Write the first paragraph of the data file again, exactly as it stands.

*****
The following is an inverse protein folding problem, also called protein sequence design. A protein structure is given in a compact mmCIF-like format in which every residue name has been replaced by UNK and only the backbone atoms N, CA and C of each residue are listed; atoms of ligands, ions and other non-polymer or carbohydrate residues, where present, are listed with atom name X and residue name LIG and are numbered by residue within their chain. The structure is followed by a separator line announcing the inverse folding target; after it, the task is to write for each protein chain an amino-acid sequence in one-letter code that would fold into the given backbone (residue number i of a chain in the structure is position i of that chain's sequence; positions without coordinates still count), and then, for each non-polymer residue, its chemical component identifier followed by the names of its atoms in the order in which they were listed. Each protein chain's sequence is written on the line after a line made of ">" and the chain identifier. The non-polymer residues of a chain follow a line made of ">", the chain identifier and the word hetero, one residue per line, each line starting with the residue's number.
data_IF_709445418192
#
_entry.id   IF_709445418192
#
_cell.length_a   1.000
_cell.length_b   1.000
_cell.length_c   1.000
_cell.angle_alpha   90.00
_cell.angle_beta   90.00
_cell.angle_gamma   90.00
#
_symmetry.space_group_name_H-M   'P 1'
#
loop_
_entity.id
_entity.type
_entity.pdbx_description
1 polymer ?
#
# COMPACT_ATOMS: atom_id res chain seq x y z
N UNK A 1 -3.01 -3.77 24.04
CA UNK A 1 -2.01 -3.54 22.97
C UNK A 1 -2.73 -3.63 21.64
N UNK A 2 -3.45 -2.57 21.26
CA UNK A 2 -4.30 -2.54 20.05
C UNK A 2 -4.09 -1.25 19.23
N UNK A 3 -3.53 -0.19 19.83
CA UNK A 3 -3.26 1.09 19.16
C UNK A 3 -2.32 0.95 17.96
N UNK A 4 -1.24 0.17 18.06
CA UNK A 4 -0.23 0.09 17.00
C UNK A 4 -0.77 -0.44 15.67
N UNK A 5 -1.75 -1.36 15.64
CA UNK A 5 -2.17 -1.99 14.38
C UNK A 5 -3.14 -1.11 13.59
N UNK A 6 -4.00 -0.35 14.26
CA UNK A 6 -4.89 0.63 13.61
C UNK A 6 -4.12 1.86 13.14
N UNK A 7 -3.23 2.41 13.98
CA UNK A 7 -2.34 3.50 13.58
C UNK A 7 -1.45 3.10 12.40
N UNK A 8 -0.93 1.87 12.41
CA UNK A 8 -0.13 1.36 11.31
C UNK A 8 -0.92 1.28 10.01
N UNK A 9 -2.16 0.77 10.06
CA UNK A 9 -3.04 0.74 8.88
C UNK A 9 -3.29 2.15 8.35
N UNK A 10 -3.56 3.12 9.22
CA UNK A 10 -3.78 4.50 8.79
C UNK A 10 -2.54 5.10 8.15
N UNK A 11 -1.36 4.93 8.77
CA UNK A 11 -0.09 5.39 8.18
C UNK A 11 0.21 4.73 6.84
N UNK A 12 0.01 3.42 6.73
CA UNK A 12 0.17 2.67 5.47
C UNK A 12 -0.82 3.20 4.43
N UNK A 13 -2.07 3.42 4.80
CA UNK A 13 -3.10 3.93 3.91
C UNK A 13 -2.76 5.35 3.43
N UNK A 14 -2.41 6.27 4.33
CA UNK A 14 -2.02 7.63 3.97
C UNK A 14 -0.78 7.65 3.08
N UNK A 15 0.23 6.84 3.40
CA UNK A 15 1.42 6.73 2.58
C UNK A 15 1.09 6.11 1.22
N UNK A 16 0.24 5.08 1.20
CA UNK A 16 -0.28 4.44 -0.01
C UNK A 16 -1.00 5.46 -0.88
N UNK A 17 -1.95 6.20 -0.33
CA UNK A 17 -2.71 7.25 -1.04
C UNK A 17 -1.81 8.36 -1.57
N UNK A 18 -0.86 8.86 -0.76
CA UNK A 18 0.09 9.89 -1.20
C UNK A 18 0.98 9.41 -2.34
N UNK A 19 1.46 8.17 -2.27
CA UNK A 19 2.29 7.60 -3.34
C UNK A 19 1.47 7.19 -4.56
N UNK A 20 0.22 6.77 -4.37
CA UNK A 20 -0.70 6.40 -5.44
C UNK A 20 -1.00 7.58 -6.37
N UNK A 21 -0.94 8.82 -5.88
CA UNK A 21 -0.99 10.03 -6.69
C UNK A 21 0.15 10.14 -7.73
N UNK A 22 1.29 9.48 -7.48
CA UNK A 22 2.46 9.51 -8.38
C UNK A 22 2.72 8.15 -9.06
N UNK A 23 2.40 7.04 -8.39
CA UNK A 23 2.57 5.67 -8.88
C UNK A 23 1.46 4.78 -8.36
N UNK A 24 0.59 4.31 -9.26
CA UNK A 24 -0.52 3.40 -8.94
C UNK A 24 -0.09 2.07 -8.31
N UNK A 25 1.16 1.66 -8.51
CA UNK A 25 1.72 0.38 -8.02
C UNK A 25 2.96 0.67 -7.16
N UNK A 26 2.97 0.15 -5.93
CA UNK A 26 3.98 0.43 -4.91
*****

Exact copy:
The following is an inverse protein folding problem, also called protein sequence design. A protein structure is given in a compact mmCIF-like format in which every residue name has been replaced by UNK and only the backbone atoms N, CA and C of each residue are listed; atoms of ligands, ions and other non-polymer or carbohydrate residues, where present, are listed with atom name X and residue name LIG and are numbered by residue within their chain. The structure is followed by a separator line announcing the inverse folding target; after it, the task is to write for each protein chain an amino-acid sequence in one-letter code that would fold into the given backbone (residue number i of a chain in the structure is position i of that chain's sequence; positions without coordinates still count), and then, for each non-polymer residue, its chemical component identifier followed by the names of its atoms in the order in which they were listed. Each protein chain's sequence is written on the line after a line made of ">" and the chain identifier. The non-polymer residues of a chain follow a line made of ">", the chain identifier and the word hetero, one residue per line, each line starting with the residue's number.